Mike’s Review: Puppet Master (1989)

ATMOSfx! Woo!

★★★ out of ★★★★★

Written by Charles Band and directed by David Schmoeller

There’s some things in life that you need to let breathe.  Sit on them for a while.  Give them the “big think.” Some of these things you may need to come back to decades later to figure out their true place in the horror tapestry.  Often times, for a variety of reasons, we all have instantaneous and adverse reactions to art, music, and yes, horror films.  And indeed, over time, these adverse reactions turn in to parodies, puns, and buffoonery.  None could be more the case than the 1989 horror film, Puppet Master, and its appurtenant universe.

Puppet Master is loved, revered, hated, dismissed, mocked, and cherished — all in the same breath. For this reason, the Scariest Things Podcast, decided that it was time to check back in on this little cottage industry 30 years later. Depending on who’s counting the Puppet Master universe now includes 13 films, the most recent being 2018’s Puppet Master: The Littlest Reich. Given this incredible resiliency and longevity, it got us to thinking, is the 1989 masterkind, really all that and a bag of knives?

Puppet Master is an earnest little film that was originally conceived by Charles Band and directed by David Schmoeller for the meager sum of $400,000.  Following the origin of famed puppet master Andre Toulon, Puppet Master begins in coastal California in 1939, where Toulon has somewhat inexplicably been given the ancient Egyptian gift of turning inantimate objects (puppets) life.  Also rather inexplicably, Toulon is being hunted by Nazis.  Yes, those Nazis.  Rather than divulge his Egyptian cipher, Toulon offs himself, but not before the puppets (Blade, Jester, Shredder Khan, and Gengie) are properly tucked away for safe keeping.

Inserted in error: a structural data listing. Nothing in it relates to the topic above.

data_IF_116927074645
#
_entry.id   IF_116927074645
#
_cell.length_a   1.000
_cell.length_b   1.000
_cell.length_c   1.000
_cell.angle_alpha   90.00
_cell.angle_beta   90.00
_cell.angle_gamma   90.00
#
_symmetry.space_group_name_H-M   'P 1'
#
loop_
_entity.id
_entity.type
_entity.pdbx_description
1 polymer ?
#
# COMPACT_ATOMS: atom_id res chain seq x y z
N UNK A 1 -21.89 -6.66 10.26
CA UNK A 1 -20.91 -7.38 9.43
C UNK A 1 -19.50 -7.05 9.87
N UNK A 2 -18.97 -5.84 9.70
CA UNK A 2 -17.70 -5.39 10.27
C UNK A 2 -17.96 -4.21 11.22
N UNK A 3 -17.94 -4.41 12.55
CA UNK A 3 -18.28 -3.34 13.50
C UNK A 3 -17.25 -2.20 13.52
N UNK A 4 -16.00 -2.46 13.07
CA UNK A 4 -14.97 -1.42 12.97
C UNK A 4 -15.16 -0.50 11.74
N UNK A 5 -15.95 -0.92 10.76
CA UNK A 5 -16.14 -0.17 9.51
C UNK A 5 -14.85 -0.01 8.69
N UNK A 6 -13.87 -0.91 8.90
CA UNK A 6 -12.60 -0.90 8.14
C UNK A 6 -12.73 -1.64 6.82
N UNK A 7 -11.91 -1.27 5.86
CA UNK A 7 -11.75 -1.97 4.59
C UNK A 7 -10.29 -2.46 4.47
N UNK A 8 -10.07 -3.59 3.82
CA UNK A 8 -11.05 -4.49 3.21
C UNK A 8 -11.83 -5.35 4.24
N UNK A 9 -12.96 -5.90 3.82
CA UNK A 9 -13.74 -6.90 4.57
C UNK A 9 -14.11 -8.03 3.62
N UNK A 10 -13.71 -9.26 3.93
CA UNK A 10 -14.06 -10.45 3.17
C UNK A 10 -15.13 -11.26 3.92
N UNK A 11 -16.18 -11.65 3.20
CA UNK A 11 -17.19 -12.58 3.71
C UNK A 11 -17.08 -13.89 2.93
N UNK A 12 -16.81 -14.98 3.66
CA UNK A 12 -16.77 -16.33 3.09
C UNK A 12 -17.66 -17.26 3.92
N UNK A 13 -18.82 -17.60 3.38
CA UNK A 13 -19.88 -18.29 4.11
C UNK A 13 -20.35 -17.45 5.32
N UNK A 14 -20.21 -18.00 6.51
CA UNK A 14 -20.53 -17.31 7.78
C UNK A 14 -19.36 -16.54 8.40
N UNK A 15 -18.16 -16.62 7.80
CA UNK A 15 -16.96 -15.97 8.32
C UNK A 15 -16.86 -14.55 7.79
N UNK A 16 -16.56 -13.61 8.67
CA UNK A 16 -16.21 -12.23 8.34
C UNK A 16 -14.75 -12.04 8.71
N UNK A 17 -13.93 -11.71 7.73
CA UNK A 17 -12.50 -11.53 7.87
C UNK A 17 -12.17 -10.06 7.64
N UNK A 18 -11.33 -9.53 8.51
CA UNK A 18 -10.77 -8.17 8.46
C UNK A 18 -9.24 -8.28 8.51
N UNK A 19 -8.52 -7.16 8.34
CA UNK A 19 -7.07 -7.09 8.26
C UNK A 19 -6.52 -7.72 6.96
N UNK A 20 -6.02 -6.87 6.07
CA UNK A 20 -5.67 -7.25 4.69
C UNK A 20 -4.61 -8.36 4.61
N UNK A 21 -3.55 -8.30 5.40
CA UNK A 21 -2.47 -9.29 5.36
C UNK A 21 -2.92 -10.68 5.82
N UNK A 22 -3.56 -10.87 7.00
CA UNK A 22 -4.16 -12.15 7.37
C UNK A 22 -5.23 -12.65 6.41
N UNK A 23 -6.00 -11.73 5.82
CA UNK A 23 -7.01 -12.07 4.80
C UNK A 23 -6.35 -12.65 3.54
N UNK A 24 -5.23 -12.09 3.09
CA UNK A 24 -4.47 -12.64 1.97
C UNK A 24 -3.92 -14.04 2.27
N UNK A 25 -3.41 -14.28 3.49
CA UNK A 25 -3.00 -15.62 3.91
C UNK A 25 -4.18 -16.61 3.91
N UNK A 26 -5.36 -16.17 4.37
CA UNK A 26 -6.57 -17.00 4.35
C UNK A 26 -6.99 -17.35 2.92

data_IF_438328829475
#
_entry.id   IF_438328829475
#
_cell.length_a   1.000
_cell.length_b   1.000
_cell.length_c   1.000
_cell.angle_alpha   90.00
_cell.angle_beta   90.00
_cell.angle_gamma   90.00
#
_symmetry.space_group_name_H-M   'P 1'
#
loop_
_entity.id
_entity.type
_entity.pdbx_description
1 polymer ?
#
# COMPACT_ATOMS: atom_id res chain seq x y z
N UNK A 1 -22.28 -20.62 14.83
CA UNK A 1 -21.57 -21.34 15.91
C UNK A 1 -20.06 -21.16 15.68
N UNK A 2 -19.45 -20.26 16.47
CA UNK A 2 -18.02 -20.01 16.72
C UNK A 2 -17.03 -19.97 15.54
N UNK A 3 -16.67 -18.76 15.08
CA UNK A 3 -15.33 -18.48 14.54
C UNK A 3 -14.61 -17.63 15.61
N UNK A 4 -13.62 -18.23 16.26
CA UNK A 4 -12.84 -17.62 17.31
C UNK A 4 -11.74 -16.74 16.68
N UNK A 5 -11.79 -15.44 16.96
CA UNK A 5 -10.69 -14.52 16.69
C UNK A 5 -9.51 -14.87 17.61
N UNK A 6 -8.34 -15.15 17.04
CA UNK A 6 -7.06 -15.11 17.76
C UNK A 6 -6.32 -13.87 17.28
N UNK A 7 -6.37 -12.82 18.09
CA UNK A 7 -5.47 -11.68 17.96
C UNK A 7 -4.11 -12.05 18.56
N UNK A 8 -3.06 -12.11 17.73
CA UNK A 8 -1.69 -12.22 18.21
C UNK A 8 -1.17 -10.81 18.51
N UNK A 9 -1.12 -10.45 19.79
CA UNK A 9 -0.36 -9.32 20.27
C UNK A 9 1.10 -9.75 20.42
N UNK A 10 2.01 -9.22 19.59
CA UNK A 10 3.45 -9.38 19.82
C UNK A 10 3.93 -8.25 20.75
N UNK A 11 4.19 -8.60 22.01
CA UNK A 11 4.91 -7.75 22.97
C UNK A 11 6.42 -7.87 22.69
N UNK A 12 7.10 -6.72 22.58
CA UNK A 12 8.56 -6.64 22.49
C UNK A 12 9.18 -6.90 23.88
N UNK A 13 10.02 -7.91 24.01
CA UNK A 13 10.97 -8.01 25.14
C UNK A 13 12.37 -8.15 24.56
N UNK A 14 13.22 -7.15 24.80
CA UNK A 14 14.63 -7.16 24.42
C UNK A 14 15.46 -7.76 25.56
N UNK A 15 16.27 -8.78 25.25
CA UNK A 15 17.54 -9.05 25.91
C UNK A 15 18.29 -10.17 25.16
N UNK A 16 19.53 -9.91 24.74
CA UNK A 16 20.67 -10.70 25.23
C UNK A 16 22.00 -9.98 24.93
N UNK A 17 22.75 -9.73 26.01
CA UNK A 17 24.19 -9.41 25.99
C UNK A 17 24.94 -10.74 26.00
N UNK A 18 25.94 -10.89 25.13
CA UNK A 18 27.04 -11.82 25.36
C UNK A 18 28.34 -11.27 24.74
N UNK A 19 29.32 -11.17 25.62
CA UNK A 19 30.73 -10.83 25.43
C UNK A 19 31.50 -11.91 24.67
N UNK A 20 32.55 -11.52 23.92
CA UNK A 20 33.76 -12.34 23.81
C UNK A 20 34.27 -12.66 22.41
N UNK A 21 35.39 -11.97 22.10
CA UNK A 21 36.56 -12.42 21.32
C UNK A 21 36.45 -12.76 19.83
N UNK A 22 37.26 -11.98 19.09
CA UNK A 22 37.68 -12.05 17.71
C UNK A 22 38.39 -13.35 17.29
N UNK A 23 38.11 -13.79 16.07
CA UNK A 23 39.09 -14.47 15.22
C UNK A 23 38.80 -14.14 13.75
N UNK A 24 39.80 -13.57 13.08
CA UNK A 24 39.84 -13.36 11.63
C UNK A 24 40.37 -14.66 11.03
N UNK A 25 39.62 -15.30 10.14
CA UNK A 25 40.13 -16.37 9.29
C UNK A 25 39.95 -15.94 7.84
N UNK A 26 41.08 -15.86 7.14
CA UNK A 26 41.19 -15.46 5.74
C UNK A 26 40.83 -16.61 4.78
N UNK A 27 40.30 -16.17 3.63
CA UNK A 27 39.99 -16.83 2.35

Fast forward to 1989, a group of psychics, each with their own unique twist on the metaphysical, comes together because one of the psychics has discovered Toulon’s puppet’s hiding place and the mystery of Toulon and his peculiar puppets.  The lead psychic, Neil, who now owns the California hotel, has recently killed himself and left his wife, Megan (Robin Frates) to deal with his fellow psychics, the hotel, the outlandish Toulon legacy.  The group, led by the craven Alex Whitaker (played by Paul Le Mat of American Graffiti fame), descends on the California hotel where Toulon hid his creepy creatures and these sentient weirdos all begin to have their own unique visions and dreams — allegedly a function of the peculiar Egyptian curse that’s be brought to the hotel.  

Apprently, Neil’s psychic discoveries had unlocked Toulon’s puppets and the Egyptian curse and the greedier of the psychic clan wants in on the power that these puppets portend.  It’s unclear why a gaggle of 12 inch puppets would bring fame, fortune, and power, but we’ll just go with it.  Also, unclear is why these puppets, including new puppets, Tunneler, Pinhead and Leech Woman, begin to exact horrifying revenge on Team Psychic.  Really, and maybe this is what makes the entire Puppet Master franchise so engaging, the killings are inventive, funny, and amusing.  While the film takes on a killing-by-numbers quality, it’s one that revels in its creative juices and deftly employs the stature of these deviant toys. 

Somehow ol’ Neil found a way to conduct a reverse alchemy spell on himself and instead of turning inanimate objects to life, Neil’s able to grant himself immortality.  Um…sure.  The puppets all come to the collective realization that Neil is a class-A blockhead and they decide to turn the tables on his immortal spirit.  Puppet Master wraps things up nicely with a faint little twist at the end that bespeaks of future puppets, masters, and psychics. 

All the accolades, awards, platitudes, and hatred that Puppet Master receives are warranted. The story is tortured, preposterous, and nonsensical, but at its core, Puppet Master is a great little film.  It’s the little horror film that could.  Or the little horror film that keeps on keeping on.  Thirty years and 13 films later is quite the accomplishment.  The fact that this convoluted little story could launch Fullmoon pictures, countless Subspecies films, Puppet Masters, and Demonic Toys films — as well as Evil Bong, Evil Bong 666, and Evil Bong 777 — is a testament to horror greatness. 

Puppet Master is rated R and currently streaming on Vudu and Amazon through the Full Moon subscription.

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